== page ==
An introductory note on the poem “After the dishes are done” by Harold McCay
The spilling of wine has a proud history as a metaphor going back at least as far as Euripides. Medea refers to the stain on her hand as the crushed grapes of the wine she has prepared for Jason. And, there is, of course, the wine of the sacrament. And on and on. This is not in that vein. Here, the cigar may just be a cigar. This once had a working title of “In Lieu of the Evening News.” But I felt it imposed. Like an attempt to compete with Dover Beach. Ignorant armies abound, for sure. And they can’t be ignored. But neither can trivialities. Trivialities may be trivial, but that doesn’t mean they’re insignificant. Perhaps.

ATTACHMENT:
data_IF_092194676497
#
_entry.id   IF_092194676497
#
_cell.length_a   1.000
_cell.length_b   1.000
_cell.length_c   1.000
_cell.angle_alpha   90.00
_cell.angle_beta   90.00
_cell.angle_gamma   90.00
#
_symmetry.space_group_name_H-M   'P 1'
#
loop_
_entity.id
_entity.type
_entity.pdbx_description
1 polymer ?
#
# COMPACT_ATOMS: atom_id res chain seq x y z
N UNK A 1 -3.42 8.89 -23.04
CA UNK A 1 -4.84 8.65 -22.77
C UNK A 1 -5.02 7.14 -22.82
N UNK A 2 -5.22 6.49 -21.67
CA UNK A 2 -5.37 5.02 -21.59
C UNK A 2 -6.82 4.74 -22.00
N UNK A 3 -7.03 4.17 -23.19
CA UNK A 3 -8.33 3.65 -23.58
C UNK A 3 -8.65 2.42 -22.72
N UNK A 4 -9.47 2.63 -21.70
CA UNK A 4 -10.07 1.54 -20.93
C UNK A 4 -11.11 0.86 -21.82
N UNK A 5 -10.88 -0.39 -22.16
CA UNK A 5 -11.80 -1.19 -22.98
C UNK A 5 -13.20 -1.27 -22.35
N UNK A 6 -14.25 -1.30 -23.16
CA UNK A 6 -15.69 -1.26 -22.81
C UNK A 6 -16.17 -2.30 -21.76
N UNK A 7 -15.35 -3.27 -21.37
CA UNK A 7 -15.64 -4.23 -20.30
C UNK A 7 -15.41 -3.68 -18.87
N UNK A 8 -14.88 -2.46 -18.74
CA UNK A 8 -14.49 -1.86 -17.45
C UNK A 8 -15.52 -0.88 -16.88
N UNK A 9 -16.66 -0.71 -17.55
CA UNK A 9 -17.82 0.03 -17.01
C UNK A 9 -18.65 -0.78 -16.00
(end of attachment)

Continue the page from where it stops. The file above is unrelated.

Harold McCay is a professor in the Theater Department at Lewis University.
After the dishes are done
Very nice dinner of fish
Done up Veracruzana, says my wife
With a little pasta and sprouts of Brussels
And now the dishes are cleaned
The pots and pans and such, some even dried
And with the third or fourth glass of wine
I retire—meaning go outside and sit
To write insightful verses on
The condition of common lives today.
Swatting at a gnat
I knock over my glass, nearly full, of wine.
I clean it up.
Upset, but not too much.
The gnat is dead.
The Nighthawk squeaks above
The light and the breeze fades
On a very warm day at the end of May.
I will now refill my wine.
Ahhh. There, now.
Back in the mood for poetry.
But my light fades,
So back to my subject—dishes.
What peace, repose—almost joy.
The dishes are done.